Memorandum submitted by the Huntington's
Huntington's Disease is a degenerative neurological
disorder causing severe physical incapacity, personality changes
and dementia. It is hereditary with each child of an affected
parent at 50 per cent risk of inheriting the disease. It affects
both males and females with onset of the disease occurring most
commonly between the ages of 35 and 45. There is no cure and only
limited palliative treatment for this devastating disease which
progresses over a period of ten to 25 years.
Genetic testing, initially through linkage analysis
and since 1993 through a direct gene test, will indicate whether
a person has inherited the faulty gene. However, the number of
people taking such tests remains a small proportion of those at
risk (approximately 15 per cent). Most people would rather live
with their 50 per cent risk than know with certainty whether they
have inherited the gene. This scenario is only likely to change
if effective treatment became available.
1. What do you feel to be the main benefits
and disadvantages of insurance companies using genetic test results
in assessing policies?
People with a known risk of genetic disease
have been placed at a disadvantage for many, many years as their
family history is taken into account when assessing premiums.
With Huntington's Disease people most commonly are offered life
insurance with a 300 per cent loading (three times a standard
premium). Therefore many people are unable to afford to take out
such policies. The situation with other insurance products such
as Critical Illness, Long Term Care and Income Protection is even
more difficult with people rarely being offered terms.
People are advised by geneticists/genetics counsellors
to obtain insurance before they have a genetic test on the grounds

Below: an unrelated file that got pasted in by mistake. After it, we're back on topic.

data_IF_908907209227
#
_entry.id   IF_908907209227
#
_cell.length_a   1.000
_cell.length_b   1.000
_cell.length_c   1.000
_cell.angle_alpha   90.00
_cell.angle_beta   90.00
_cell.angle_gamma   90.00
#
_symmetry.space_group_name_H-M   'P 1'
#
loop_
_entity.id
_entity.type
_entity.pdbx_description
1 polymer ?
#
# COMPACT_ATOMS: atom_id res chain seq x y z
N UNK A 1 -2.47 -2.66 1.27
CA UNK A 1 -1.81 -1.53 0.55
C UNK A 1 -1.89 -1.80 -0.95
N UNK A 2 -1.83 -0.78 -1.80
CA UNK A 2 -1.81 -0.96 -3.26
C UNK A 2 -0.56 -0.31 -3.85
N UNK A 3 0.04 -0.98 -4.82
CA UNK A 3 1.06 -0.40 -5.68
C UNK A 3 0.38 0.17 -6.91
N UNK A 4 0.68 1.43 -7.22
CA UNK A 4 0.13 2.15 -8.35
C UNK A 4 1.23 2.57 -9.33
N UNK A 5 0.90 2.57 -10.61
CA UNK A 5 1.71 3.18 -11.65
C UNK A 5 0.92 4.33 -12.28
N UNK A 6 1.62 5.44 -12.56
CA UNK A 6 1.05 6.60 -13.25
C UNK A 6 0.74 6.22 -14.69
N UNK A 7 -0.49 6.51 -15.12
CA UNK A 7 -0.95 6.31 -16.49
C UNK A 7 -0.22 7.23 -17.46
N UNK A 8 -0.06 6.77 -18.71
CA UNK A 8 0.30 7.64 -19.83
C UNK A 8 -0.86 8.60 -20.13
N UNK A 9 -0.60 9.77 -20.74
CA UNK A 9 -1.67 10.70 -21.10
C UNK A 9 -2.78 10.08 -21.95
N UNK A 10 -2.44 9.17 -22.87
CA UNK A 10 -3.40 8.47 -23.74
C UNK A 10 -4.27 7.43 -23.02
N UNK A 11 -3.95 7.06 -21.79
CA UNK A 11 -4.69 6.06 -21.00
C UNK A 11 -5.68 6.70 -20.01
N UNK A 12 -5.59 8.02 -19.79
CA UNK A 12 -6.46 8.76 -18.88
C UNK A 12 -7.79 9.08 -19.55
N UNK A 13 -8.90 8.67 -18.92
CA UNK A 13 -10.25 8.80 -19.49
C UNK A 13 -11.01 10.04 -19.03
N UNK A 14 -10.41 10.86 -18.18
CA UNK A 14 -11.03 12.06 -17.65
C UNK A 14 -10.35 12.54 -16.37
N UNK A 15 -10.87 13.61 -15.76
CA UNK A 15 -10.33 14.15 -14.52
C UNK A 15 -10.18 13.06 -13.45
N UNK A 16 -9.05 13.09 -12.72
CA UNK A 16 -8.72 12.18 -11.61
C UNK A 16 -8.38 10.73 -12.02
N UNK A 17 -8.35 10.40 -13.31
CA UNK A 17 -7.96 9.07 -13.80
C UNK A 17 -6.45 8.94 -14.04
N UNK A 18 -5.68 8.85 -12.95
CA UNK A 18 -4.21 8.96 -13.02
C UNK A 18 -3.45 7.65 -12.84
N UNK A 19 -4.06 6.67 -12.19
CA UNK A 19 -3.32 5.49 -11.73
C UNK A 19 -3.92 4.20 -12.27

that if they have a positive (abnormal result) they will be unable
to obtain insurance at all.
People with a negative (normal result) are currently
able to use this information to obtain insurance at standard rates.
The Insurance Industry is currently intimating that if they are
unable to use genetic test results they will treat people with
a family history of Huntington's Disease who have not inherited
the faulty gene as if they hadn't had the test. This would surely
lead to people not revealing the family history because they will
be confident that will not die from Huntington's Disease.
There has been experience of insurance companies
being forbidden to use the results of genetic tests (in the Netherlands).
As a result the insurance companies took such a harsh view of
family history that people at risk of Huntington's Disease where
unable to obtain life insurance at all. This situation has been
resolved by legislation whereby people are able to obtain life
insurance up to the value of 150,000 Euros without disclosing
either a family history or genetic tests results. Perhaps a similar
system could be introduced in the United Kingdom.
Life insurance is an important and desirable
protection enabling people to protect their families. However,
it is of great concern to families that should it ever become
necessary for them to have health, income protection or long term
care insurance as the result of a change in government policy
they would be denied the protection that should be the right of
all citizens in a civilised society. With the current state of
the NHS and the difficulties faced by people in the pursuit of
decent long-term care, families are already denied a choice as
a result of their genetic inheritance.
2. How effective do you feel the current
regulatory system is?
At present most regulation relates to the ABI's
voluntary code of practice. It is important that, should legislation
be proposed, it should not result in disadvantaging people further,
for example by forbidding the use of negative test results or
by allowing the Insurance Industry to load premiums even more
heavily or refuse terms on the basis of family history.
3. Do you feel that the use of genetic test
results could have an effect on medical research and progress
in your area?
Some members of our Association have expressed
the view that they do not want to take a genetic test or even
make an appointment with a genetics centre because such information
will appear on their medical records.
It is possible that people are discouraged from
taking part in research projects because they are concerned that
their "at risk" status will become known to interested
parties such as insurers or employers. People who already have
developed the disease might be discouraged from taking part because
it might reveal to third parties the "at risk" status
of their children or other family members.